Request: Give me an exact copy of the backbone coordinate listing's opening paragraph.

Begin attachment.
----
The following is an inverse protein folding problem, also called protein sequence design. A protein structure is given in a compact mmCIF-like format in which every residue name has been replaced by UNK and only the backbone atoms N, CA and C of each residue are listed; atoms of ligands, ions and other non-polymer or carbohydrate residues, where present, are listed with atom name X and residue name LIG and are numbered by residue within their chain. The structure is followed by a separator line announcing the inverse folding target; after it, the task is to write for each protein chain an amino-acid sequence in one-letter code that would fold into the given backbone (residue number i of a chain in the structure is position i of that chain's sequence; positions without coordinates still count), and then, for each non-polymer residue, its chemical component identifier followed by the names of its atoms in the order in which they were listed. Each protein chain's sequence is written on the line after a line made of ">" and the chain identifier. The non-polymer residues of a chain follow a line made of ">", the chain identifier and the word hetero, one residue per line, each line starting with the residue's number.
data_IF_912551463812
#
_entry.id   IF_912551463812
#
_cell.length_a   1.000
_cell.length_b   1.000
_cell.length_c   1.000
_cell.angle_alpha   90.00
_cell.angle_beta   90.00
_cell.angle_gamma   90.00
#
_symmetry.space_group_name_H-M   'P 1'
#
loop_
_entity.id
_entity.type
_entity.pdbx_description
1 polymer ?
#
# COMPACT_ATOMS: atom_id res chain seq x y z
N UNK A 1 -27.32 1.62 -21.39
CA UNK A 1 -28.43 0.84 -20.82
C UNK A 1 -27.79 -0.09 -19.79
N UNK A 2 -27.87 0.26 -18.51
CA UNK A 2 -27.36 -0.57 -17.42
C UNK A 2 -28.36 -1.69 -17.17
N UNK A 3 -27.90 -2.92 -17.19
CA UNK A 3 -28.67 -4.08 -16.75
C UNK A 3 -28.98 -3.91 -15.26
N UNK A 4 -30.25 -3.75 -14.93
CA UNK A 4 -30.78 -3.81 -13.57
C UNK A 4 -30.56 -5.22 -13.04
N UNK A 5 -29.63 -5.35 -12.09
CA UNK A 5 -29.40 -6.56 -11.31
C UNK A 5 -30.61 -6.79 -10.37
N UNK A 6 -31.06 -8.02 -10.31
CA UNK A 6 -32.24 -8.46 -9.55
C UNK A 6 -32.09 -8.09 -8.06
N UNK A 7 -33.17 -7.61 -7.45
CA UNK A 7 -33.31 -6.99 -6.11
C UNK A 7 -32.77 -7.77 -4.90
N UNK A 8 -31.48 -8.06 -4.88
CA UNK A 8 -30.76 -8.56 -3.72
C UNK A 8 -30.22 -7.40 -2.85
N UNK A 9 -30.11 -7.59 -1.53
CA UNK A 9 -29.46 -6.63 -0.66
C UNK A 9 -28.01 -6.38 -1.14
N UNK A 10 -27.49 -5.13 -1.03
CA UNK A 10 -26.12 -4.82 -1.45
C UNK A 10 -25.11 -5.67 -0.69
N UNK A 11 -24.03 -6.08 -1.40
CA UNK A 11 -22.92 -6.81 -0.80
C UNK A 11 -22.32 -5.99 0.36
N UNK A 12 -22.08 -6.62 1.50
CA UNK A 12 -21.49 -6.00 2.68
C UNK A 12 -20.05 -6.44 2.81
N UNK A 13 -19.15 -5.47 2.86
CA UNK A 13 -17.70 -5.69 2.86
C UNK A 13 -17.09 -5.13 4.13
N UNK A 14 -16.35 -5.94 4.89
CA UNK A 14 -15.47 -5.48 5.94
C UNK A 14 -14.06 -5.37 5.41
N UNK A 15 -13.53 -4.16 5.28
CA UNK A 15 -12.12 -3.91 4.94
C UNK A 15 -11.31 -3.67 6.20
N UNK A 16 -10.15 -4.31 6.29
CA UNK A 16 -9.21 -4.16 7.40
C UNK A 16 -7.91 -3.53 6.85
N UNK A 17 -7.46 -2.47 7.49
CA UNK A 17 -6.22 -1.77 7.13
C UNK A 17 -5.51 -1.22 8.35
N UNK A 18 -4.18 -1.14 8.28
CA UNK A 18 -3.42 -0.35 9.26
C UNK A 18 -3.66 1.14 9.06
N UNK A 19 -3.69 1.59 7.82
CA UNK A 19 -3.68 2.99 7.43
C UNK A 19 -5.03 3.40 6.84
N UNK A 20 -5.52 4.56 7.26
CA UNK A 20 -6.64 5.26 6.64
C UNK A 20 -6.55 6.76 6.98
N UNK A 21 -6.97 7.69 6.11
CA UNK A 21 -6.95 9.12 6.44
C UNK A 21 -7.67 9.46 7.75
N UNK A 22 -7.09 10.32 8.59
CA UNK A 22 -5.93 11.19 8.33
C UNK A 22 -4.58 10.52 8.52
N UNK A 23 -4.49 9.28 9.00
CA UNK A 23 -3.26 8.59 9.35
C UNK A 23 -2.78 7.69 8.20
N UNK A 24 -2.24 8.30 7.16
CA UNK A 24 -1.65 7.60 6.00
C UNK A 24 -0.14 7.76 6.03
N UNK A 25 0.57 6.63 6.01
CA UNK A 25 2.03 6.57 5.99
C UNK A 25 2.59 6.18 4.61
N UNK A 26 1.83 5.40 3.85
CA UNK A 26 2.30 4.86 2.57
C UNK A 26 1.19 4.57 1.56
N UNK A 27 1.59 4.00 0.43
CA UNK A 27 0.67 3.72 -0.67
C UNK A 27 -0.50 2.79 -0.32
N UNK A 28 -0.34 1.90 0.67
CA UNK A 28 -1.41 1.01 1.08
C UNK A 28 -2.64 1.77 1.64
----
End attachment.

The following is an inverse protein folding problem, also called protein sequence design. A protein structure is given in a compact mmCIF-like format in which every residue name has been replaced by UNK and only the backbone atoms N, CA and C of each residue are listed; atoms of ligands, ions and other non-polymer or carbohydrate residues, where present, are listed with atom name X and residue name LIG and are numbered by residue within their chain. The structure is followed by a separator line announcing the inverse folding target; after it, the task is to write for each protein chain an amino-acid sequence in one-letter code that would fold into the given backbone (residue number i of a chain in the structure is position i of that chain's sequence; positions without coordinates still count), and then, for each non-polymer residue, its chemical component identifier followed by the names of its atoms in the order in which they were listed. Each protein chain's sequence is written on the line after a line made of ">" and the chain identifier. The non-polymer residues of a chain follow a line made of ">", the chain identifier and the word hetero, one residue per line, each line starting with the residue's number.